“There’s a belief that the President has maintained that there was surveillance that occurred during the 2016 election that was improper and that we want people to look into this and to take the legal, responsible steps to both understand it and then address it,” Spicer said.
This comes as Schiff and Nunes are trying to get their Russia investigation back on the rails following Nunes’ moves last week.
Nunes and Schiff met Thursday after a week’s worth of canceled hearings and bickering between the committee leaders, as their investigation turned partisan following a decision by Nunes, a Republican, to go to the press and White House with intelligence before alerting the committee.
“We’re doing our best to try and get the investigation back on track,” Schiff said following the meeting. “We’re in the process of exchanging witness lists and are going to see if by the end of the day we can agree on at least a common set of initial witnesses.”
CNN has reached out to Nunes for comment on the meeting and has not yet received a response.
The committee leaders were trying to agree on a common set of initial witnesses, Schiff said, an issue that prompted the cancellation of both an open and closed hearing this week.
Schiff said he and Nunes have agreed to go forward with a closed hearing with FBI Director James Comey and National Security Agency Director Adm. Mike Rogers. He also requested that Nunes agree to hold the public hearing with former acting Attorney General Sally Yates, former CIA Director John Brennan and former Director of National Intelligence James Clapper, though he said the chairman has yet to commit to do so.
The committee’s investigation has effectively ground to a halt after Nunes went to the White House last week with information of potential surveillance of Trump’s aides, without telling Democrats on the committee first.
Schiff, House Minority Leader Nancy Pelosi and other top Democrats have called for Nunes to recuse himself from the Russia investigation.
Schiff said Nunes has still not revealed the intelligence he said he shared with Trump and has pledged to share with the committee, or who Nunes met with at the White House.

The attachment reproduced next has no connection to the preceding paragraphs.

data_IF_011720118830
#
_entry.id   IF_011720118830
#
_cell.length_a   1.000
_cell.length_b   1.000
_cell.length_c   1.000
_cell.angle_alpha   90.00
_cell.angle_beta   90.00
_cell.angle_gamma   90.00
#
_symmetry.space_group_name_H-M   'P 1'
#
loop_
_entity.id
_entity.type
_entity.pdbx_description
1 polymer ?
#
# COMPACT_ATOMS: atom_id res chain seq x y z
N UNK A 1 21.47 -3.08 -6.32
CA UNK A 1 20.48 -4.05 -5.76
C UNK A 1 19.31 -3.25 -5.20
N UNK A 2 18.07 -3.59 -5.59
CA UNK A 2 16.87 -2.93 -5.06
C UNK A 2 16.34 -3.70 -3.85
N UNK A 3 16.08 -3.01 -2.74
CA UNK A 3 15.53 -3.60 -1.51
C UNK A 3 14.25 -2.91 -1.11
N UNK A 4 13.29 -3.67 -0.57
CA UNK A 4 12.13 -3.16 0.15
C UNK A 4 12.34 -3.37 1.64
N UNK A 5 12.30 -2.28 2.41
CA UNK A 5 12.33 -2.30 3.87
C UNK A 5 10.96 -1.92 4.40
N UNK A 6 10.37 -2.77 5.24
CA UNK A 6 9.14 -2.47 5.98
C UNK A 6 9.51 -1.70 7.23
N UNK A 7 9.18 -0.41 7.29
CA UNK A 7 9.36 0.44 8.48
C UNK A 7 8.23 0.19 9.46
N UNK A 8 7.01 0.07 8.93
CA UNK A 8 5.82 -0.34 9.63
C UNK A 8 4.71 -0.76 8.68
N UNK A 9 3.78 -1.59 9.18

“It certainly was a part of our discussion, but beyond what we agreed to do, or hope to achieve to do by the end of the day, I really don’t want to get into specifics,” Schiff said.
The California Democrat said he had a “great sense of nostalgia” seeing Senate intelligence committee leaders holding a news conference together on Wednesday, saying that he had that relationship with Nunes up until last week.
But Schiff argued it was up to Nunes to restore credibility in the committee’s investigation.
“Ultimately the speaker and the chair decide who they want to run this investigation and they’ll have to articulate why and how they feel that can be done credibly,” Schiff said. “But our job is to do everything in our power to be responsible to go forward and be constructive and that’s what we’re doing.”
The Senate intelligence committee has a list of 20 witnesses it’s called, and Schiff said he thinks the House panel is looking at a similar number.
That includes Paul Manafort and Jared Kushner, Schiff added.
“I think that we certainly had agreement today that the witnesses that we feel are appropriate, they won’t stand in our way, and we feel the same way about witnesses they want to call,” he said. “So I think that was an encouraging sign.”
A Senate intelligence committee source said members view Nunes’ claims as a “sideshow” and feel no urgency to run to the White House to view the documents.
CNN’s Tom LoBianco contributed to this report.